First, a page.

Gaza's Hamas Prime Minister Ismail Haniyeh speaks at his office in Gaza City , Wednesday, Dec. 1, 2010. Haniyeh on Wednesday denied Israeli allegations that al-Qaida operates in the territory and that Gaza militants planned to carry out attacks in neighboring Egypt.

Hamas PM: We're ready for referendum on peace - CTV News


GAZA CITY, Gaza Strip Hamas would respect any peace deal reached between Israel and Western-backed Palestinian President Mahmoud Abbas, provided it is approved in a global Palestinian referendum, the top Hamas official in Gaza said Wednesday. In a rare news conference for foreign media, Ismail Haniyeh, the prime minister of Gaza's Hamas government, staked out seemingly pragmatic positions. He said Hamas seeks dialogue with the West and wants to be "part of the solution, not the problem."

He also denied Israeli allegations that al-Qaida operates in Gaza and that Gaza militants planned to carry out attacks in neighboring Egypt.

Haniyeh is considered a leading member of Hamas' pragmatic wing, and the Islamic militant group often sends mixed messages. When Israeli-Palestinian negotiations resumed in early September, other Hamas politicians quickly criticized Abbas for attending those talks.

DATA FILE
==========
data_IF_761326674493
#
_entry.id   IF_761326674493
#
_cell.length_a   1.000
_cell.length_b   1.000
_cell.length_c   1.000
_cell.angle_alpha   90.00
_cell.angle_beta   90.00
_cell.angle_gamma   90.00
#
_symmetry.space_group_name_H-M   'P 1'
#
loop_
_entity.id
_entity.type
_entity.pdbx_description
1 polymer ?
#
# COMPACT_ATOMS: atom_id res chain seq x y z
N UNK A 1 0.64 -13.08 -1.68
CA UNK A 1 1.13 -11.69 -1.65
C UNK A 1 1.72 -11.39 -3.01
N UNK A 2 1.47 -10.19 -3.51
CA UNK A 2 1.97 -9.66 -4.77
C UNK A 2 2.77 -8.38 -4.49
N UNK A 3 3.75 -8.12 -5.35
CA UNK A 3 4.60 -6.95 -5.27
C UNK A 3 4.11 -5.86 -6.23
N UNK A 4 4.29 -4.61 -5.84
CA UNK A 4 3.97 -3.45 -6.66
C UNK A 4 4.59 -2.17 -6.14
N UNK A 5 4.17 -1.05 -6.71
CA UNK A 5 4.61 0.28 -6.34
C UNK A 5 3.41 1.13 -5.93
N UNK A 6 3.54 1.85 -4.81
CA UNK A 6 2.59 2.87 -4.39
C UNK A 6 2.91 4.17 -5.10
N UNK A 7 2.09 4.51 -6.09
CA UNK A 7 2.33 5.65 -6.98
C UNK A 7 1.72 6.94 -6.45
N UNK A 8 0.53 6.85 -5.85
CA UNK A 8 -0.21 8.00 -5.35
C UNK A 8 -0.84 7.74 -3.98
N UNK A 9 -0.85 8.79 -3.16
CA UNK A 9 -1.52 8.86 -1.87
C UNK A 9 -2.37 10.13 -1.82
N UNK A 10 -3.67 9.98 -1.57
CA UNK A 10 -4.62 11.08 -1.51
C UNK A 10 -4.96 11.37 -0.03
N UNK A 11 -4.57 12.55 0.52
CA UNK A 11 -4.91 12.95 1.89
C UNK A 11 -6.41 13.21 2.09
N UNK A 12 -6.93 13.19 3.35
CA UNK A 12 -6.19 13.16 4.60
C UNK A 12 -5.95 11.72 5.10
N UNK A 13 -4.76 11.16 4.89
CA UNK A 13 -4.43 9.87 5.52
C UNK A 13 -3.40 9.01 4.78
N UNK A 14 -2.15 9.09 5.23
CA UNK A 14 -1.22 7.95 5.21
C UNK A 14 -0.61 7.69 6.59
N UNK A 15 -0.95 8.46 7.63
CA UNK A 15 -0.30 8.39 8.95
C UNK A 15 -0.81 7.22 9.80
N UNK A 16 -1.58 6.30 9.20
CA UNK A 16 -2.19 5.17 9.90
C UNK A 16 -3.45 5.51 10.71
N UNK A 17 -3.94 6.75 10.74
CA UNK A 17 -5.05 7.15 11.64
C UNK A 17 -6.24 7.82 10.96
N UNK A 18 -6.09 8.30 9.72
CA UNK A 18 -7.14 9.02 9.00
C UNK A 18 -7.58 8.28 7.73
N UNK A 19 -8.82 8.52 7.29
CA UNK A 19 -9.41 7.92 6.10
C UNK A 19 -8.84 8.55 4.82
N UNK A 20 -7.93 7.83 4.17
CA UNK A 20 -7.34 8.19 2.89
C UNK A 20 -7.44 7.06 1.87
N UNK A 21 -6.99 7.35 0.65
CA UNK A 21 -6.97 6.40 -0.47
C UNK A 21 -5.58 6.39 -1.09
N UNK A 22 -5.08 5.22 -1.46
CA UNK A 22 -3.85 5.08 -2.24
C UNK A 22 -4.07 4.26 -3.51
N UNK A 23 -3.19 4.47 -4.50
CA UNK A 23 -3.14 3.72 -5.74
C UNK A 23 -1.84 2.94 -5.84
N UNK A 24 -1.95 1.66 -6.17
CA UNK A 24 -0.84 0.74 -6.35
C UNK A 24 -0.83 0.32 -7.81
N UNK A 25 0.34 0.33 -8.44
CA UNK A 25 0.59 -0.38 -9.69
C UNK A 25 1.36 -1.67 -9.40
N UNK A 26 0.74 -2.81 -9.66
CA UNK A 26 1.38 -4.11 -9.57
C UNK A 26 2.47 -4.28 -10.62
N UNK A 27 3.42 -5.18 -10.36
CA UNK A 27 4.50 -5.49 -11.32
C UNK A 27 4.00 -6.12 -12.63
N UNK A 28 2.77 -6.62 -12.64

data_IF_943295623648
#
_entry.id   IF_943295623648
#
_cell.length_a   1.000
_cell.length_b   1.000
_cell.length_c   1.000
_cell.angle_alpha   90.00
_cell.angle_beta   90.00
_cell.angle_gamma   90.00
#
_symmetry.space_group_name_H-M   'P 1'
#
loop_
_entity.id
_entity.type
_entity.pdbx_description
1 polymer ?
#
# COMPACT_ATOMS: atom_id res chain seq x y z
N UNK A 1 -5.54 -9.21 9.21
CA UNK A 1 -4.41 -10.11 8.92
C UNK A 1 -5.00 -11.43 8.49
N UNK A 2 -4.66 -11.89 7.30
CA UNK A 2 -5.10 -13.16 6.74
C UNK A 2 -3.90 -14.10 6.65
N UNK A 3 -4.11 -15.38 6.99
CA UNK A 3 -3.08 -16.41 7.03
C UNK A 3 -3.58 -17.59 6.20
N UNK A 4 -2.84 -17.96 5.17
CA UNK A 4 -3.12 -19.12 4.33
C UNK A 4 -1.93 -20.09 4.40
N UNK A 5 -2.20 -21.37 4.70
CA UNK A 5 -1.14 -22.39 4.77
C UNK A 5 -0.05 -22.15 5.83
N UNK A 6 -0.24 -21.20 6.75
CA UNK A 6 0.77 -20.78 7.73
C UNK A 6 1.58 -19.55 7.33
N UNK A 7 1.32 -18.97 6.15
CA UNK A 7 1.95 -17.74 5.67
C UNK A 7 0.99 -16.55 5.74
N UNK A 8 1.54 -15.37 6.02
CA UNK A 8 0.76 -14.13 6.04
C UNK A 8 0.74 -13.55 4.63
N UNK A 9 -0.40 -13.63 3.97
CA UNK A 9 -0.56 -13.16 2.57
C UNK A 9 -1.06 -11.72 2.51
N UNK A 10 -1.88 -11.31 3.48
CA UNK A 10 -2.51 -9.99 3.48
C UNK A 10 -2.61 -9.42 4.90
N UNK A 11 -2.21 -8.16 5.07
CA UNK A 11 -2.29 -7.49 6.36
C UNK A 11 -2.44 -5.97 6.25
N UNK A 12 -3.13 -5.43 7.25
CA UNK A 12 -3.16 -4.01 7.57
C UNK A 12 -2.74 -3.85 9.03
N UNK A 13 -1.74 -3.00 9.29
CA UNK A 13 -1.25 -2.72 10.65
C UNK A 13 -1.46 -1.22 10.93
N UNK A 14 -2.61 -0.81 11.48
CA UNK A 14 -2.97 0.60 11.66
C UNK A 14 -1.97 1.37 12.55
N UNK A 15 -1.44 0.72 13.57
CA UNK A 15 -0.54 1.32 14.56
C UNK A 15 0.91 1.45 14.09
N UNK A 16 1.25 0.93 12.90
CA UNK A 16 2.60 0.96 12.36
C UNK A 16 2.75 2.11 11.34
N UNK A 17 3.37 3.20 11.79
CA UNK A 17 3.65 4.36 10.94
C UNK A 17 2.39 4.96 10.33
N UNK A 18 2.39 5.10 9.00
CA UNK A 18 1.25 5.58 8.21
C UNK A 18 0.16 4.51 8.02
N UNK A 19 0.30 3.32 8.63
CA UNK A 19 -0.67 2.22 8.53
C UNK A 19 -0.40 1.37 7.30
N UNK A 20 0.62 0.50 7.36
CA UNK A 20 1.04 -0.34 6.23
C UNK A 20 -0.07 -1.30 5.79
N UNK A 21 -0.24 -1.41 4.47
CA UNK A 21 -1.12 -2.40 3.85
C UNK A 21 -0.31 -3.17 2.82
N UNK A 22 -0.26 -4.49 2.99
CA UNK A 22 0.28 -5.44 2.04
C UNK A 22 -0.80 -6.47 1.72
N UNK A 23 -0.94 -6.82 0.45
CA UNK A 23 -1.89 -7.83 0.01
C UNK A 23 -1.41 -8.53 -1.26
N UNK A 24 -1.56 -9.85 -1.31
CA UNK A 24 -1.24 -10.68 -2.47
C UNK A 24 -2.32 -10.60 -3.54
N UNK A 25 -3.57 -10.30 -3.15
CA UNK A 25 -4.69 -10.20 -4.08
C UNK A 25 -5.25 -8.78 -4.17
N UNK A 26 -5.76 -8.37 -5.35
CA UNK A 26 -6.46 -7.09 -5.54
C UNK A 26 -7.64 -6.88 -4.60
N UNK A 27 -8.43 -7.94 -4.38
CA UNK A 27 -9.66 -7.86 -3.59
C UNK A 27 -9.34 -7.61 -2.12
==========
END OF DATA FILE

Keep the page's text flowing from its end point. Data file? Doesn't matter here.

Negotiations have since run aground over the continued construction of Israeli settlements in the West Bank and east Jerusalem, war-won lands claimed by the Palestinians for their state.

In his news conference, Haniyeh was also highly critical, saying negotiations seem pointless. "Israel wants a full surrender from us and we are not going to do this," he said.

Nonetheless, he said his government remains committed to the referendum idea which was part of a short-lived Palestinian unity deal reached in 2007, a few months before the violent Hamas takeover of the territory.

Referring to that document, Haniyeh said that "we don't have a problem with establishing a viable Palestinian state with full sovereignty on the land that was occupied in 1967." Those territories include Gaza, along with the West Bank and east Jerusalem.

In recent years, Hamas has tried to reach out to the West, and its supreme leader in exile, Khaled Mashaal, has expressed support for a Palestinian state in 1967 borders.

At the same time, Hamas has not revoked its founding charter which calls for Israel's destruction, and Hamas officials won't say whether they see a two-state deal as a final arrangement or a step toward eliminating Israel. Israel argues that Hamas hasn't given up its goal of eliminating the Jewish state.

"If Hamas really wanted to reach out for peace, it could have done so very simply by accepting the three conditions of the Quartet (of Mideast mediators), which are to recognize Israel, recognize past Israeli-Palestinian agreements, and abandon terror," said Israeli Foreign Ministry spokesman Yigal Palmor........... (Continued)